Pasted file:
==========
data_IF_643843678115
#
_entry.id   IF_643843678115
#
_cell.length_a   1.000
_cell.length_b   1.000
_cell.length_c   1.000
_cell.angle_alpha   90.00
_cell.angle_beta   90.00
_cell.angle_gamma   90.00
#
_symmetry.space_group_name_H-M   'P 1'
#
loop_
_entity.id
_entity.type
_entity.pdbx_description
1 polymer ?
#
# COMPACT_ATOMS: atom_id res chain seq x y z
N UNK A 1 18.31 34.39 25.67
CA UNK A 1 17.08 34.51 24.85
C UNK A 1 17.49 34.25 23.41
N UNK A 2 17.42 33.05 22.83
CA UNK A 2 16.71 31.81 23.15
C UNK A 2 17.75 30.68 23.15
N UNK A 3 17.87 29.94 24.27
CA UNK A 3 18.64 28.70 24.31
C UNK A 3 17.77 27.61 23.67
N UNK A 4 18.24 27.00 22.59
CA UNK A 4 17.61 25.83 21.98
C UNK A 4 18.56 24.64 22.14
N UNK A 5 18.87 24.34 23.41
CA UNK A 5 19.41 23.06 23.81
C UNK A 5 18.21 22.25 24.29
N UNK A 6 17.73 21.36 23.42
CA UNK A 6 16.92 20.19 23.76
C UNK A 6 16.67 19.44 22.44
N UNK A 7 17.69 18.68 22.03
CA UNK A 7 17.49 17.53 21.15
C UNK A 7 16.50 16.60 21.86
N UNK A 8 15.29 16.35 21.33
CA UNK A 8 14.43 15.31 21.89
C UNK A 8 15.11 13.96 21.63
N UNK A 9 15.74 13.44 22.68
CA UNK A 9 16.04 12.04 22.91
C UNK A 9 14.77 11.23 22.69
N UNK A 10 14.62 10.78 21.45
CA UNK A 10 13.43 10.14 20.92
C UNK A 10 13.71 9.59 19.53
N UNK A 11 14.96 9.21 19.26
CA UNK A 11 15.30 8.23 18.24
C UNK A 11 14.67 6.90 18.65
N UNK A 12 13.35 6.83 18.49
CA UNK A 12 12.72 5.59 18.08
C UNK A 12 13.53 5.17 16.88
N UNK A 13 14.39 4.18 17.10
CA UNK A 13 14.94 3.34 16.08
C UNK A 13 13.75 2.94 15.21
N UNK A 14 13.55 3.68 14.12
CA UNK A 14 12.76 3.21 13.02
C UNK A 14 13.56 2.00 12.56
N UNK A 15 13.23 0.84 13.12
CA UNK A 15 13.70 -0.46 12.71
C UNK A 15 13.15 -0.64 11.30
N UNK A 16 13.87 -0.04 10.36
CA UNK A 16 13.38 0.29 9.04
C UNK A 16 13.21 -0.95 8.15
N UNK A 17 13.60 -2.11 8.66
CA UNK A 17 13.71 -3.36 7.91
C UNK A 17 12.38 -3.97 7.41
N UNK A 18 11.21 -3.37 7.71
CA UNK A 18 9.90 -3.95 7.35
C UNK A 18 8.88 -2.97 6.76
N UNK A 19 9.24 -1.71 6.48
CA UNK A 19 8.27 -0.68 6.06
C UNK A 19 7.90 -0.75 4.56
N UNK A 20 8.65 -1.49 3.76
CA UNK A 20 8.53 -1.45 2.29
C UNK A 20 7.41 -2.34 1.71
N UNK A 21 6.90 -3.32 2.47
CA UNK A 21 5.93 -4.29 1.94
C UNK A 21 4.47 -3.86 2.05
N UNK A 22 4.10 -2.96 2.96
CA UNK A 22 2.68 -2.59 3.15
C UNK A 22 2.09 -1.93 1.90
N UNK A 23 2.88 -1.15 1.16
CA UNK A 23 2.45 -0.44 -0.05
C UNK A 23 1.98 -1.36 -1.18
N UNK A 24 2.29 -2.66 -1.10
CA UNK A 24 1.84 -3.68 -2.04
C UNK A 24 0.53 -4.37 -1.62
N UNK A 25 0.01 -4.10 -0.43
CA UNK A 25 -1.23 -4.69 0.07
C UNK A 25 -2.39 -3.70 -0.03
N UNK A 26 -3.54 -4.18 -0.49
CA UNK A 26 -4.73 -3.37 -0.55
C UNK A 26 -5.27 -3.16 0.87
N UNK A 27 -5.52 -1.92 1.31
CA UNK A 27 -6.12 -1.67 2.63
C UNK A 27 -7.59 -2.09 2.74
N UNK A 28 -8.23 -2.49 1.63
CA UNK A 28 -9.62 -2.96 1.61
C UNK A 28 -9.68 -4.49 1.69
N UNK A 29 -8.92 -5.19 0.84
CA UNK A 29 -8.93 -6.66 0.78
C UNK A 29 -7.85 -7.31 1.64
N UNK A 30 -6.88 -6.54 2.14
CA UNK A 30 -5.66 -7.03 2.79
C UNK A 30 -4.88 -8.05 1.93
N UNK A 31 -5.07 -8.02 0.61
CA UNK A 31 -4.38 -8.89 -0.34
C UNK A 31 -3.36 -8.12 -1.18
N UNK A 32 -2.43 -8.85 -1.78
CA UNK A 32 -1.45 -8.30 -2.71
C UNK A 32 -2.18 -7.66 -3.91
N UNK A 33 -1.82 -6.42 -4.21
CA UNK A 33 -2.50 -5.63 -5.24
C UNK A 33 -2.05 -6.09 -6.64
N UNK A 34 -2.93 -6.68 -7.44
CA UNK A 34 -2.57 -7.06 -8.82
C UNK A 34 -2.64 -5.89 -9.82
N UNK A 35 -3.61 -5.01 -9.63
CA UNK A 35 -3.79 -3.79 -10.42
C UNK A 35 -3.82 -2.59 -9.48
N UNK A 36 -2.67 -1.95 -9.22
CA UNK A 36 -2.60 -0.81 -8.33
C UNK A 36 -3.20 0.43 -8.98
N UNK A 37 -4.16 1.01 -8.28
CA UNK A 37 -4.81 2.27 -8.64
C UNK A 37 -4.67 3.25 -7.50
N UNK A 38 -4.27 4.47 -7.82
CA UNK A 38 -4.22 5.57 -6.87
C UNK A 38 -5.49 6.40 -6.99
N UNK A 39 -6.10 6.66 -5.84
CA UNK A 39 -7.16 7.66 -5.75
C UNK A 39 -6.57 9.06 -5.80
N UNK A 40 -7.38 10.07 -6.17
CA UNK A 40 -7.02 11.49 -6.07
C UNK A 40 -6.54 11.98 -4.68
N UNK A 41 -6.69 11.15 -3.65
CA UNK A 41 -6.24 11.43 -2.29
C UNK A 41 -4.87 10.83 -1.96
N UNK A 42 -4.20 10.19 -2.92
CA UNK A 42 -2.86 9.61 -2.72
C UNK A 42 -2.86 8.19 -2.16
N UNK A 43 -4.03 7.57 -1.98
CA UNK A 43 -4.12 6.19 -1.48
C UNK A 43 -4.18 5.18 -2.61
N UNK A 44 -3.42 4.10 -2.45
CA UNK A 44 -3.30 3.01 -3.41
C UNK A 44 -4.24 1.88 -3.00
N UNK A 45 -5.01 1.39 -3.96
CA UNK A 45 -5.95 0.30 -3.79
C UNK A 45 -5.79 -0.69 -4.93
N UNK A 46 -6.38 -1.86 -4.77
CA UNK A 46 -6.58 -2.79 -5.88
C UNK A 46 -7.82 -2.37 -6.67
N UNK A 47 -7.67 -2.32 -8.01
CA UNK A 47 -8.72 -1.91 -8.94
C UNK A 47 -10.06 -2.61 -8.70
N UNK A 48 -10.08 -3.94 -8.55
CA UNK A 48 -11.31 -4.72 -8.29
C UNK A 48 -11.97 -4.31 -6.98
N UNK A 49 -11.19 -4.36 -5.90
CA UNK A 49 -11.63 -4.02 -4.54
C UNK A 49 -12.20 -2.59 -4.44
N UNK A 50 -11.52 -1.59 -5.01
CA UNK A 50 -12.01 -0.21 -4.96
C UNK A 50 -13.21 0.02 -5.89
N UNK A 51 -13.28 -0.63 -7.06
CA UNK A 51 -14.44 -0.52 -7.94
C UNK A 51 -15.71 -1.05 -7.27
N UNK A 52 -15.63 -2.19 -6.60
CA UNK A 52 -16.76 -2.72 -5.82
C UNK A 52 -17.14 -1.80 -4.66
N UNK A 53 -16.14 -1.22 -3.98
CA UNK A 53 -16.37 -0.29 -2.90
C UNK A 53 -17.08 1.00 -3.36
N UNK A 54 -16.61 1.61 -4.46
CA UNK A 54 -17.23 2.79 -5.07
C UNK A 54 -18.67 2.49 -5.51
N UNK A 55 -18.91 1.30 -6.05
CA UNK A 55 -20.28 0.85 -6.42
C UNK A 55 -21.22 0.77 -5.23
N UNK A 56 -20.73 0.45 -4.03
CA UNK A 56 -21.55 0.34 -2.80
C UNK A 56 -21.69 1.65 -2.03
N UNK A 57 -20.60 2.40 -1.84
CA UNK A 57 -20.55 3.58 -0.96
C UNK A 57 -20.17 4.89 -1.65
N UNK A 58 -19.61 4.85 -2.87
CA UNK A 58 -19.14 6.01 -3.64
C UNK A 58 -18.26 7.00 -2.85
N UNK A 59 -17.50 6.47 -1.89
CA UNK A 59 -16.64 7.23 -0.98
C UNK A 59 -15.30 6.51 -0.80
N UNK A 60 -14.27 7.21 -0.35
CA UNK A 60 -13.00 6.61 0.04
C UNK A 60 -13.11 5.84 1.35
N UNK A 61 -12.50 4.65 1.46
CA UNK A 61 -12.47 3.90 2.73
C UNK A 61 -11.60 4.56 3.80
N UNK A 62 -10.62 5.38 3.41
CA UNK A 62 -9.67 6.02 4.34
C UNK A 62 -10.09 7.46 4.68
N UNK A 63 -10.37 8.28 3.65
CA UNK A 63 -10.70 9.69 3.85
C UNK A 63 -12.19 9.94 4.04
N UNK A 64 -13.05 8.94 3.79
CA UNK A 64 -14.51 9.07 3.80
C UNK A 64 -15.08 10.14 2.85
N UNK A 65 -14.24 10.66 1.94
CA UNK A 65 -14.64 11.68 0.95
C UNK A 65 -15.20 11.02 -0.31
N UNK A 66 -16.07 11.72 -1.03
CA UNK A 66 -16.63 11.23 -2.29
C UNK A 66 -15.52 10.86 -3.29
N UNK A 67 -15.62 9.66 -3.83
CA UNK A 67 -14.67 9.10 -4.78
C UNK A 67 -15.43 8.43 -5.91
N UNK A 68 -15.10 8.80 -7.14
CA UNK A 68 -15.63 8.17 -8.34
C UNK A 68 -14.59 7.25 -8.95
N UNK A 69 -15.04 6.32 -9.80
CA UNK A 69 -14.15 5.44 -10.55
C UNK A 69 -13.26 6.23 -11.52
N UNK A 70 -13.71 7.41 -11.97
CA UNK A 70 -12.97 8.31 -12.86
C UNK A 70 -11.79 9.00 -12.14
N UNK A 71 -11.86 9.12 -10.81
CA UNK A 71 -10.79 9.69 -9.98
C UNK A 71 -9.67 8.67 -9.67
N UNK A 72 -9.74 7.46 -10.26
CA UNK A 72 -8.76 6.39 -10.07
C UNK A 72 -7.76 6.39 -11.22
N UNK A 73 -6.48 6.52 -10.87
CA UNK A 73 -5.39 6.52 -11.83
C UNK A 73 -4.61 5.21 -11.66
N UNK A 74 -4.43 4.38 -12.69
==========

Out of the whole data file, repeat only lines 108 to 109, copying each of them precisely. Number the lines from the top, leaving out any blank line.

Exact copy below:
N UNK A 30 -6.88 -6.54 2.14
CA UNK A 30 -5.66 -7.03 2.79